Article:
If one wants to believe that Edgar Cayce was a prophet who cured people of their ills, that is fine. I am one to think he was one of the many charlatans out there at the time who knew a mark when he met them.

Magicians do the same tricks Edgar Cayce did to get people to see their shows. Deception and misdirection is a common practice of both.

posted on Apr, 26 2009 @ 04:03 PM
Kid Flash, I don't think he was a fake, on the other hand I can't reliably say what his success rate was. Some info. I've seen said 85%. I think Nostradamus' predictions are easier to evaluate, even though they are slightly encrypted to avoid bad Kharma. To say he wasn't talking about Hilter because the spelling is off by 1 letter is rediculous. Regardless I just like to provide as much info. as I can when I hear orthodox people make absolute statements. Didn't Obi-Wan say in Star Wars "Only a Sythe talks in absolutes". Have you seen David Wilcock's youtube video? There is some amazing info. there. Let me know what you think after you've seen it.

[edit on 26-4-2009 by Sargoth]

posted on Apr, 27 2009 @ 02:44 PM
reply to post by Sargoth

I did not state anything about Nostradamus' predictions. He had to be vague about what he did as the Catholic Church was burning people for heresy if caught doing what Nostradamus did.

I would also state that Cayce was bound to get his medical diagnosis part right as he stated the patient was inflicted with everything. He could cover himself quite well with that one.

The time that Cayce lived, there were many thousands of "prophets" and "seers" just like him who did the same thing. If Harry Houdini was around, he would of tested Cayce. Houdini was the James Randi of his time, and was out to expose such foolishness.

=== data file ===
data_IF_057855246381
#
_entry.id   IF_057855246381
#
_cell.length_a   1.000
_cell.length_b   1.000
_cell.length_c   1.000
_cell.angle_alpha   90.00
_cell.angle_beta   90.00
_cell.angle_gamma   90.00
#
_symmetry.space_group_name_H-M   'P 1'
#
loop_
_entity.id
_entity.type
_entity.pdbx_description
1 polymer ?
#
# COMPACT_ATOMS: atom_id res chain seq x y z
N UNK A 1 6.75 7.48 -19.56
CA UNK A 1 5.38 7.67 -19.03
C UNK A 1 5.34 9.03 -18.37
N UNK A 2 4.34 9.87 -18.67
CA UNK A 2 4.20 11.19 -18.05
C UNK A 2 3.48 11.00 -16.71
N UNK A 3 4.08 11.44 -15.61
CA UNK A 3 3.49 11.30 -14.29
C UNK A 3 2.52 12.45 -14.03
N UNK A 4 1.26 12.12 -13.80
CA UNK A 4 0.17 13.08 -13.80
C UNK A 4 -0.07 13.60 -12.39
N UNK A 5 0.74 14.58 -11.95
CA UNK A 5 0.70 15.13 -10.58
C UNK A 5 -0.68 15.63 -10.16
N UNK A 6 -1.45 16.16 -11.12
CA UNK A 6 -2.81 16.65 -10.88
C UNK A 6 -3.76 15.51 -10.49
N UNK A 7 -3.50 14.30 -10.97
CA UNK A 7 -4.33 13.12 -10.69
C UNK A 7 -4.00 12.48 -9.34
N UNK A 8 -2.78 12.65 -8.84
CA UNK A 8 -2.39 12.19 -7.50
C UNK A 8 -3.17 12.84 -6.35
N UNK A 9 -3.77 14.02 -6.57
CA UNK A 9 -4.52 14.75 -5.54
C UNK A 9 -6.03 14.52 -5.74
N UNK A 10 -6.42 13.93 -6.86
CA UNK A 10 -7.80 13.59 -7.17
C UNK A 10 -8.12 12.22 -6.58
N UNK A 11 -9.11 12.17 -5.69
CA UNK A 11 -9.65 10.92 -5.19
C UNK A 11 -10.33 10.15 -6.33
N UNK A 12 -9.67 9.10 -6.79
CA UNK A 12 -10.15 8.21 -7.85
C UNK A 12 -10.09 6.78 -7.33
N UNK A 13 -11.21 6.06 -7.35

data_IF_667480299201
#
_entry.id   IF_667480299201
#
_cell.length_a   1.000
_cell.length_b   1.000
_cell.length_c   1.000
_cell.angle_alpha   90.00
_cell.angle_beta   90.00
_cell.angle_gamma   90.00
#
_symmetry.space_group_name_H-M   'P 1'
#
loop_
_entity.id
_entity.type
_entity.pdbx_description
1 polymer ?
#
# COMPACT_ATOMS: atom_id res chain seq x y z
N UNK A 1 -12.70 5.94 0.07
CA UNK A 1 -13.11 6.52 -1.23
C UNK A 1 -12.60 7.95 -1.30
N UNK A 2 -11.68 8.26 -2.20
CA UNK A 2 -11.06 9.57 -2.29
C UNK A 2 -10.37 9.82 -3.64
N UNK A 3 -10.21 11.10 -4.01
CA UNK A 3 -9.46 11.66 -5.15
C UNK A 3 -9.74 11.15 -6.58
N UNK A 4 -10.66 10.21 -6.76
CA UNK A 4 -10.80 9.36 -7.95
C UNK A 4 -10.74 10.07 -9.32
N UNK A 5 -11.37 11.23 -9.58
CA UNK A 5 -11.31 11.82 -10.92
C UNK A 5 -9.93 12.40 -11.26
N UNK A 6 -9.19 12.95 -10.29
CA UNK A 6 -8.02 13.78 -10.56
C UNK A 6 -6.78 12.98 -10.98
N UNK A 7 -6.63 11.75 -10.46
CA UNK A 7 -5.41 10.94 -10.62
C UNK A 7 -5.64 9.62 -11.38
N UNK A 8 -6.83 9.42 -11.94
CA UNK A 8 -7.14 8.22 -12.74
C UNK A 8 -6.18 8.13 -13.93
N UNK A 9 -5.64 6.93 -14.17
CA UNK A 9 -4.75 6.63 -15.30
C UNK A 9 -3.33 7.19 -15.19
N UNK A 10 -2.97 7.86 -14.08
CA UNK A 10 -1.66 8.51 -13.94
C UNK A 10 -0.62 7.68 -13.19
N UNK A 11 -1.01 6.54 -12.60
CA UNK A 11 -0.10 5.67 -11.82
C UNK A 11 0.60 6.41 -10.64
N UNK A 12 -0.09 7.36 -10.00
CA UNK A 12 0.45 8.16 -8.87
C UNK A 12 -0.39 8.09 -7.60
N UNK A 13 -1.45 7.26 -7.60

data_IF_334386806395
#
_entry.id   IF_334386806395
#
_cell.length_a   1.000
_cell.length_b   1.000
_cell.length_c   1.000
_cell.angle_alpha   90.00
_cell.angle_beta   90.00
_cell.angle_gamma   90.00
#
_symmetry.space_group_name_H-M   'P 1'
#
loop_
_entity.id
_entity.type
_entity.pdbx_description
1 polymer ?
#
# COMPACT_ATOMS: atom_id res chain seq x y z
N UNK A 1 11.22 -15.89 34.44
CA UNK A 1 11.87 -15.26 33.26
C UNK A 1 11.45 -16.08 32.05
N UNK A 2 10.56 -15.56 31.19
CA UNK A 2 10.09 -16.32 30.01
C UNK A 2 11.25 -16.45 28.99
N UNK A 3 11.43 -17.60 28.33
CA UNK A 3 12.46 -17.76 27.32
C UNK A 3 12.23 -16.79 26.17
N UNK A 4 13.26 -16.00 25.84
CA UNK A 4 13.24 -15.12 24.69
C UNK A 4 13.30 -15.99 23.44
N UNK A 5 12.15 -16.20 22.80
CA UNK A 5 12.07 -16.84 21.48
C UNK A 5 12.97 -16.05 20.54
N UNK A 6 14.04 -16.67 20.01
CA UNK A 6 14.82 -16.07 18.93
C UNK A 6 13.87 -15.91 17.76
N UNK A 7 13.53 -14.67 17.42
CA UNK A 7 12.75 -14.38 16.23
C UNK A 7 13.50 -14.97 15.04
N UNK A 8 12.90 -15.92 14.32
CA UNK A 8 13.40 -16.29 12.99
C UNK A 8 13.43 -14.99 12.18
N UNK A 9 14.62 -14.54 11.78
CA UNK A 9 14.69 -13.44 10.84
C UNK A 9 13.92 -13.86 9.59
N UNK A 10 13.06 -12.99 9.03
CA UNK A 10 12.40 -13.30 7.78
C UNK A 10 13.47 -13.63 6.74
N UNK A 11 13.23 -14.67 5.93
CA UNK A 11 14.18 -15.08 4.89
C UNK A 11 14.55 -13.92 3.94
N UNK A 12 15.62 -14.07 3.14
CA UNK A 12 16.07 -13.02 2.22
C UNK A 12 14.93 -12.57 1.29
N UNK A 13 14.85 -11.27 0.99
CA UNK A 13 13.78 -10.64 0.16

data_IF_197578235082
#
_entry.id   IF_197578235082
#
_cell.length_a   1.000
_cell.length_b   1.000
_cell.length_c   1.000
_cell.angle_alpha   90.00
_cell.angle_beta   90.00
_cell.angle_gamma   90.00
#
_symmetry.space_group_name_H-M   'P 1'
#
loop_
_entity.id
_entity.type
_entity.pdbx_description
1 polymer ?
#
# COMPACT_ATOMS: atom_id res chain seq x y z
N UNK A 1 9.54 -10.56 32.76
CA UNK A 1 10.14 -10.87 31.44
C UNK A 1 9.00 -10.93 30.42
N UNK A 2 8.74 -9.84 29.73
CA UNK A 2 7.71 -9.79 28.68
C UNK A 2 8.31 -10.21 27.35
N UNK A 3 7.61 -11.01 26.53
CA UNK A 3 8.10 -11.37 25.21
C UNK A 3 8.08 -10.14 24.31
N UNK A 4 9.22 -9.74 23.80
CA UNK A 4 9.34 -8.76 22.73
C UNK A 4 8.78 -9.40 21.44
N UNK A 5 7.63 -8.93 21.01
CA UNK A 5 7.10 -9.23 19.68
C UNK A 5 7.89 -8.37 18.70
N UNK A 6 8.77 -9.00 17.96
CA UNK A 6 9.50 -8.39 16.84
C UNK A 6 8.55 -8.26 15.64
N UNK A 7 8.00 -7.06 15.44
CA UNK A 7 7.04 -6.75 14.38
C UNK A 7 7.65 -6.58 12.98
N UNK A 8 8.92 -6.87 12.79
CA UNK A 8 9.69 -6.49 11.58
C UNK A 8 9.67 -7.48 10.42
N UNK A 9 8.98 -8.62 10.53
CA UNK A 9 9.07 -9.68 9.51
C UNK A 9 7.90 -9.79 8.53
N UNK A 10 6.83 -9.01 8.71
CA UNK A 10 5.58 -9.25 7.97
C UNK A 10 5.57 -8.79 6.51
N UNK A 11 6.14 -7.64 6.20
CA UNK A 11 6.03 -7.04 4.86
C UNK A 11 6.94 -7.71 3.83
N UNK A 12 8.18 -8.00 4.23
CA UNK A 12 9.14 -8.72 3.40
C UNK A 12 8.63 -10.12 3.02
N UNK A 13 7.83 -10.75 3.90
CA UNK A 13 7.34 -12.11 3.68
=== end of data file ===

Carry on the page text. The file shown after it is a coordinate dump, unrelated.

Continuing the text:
posted on Apr, 28 2009 @ 10:14 PM

Originally posted by Sargoth
Cayce didn't say when California would break up.

Actually, he did.

Remember, this "prophetic time" was during the time I was in college, and was much discussed at the time. We were all nervously waiting for huge earthquakes to start hitting California. Friends discussed leaving California to avoid the coming disasters and worried about warning family members.

He said some of Atlantis would rise to the surface in 1968 or so and I've read in Drunvalo Melchizedek's books that some land did rise in the Caribbean area. Some sank again and some didn't.

I was part of a Cayce prophecies watching group (we expected it to rise.) I don't know where Melchizedek got his info. The Cayce watchers followed all kinds of leads and never saw any "land rising" in the Caribbean area.

Nor are methane deposits causing the land to rise and sink there. Check it out with google. Any "methane" that caused "land to rise" would quickly break the rocks and create a huge bubble of the stuff that would kill all sorts of marine life and be very noticeable on weather and geological charts as well as affecting (or killing) most things in the area.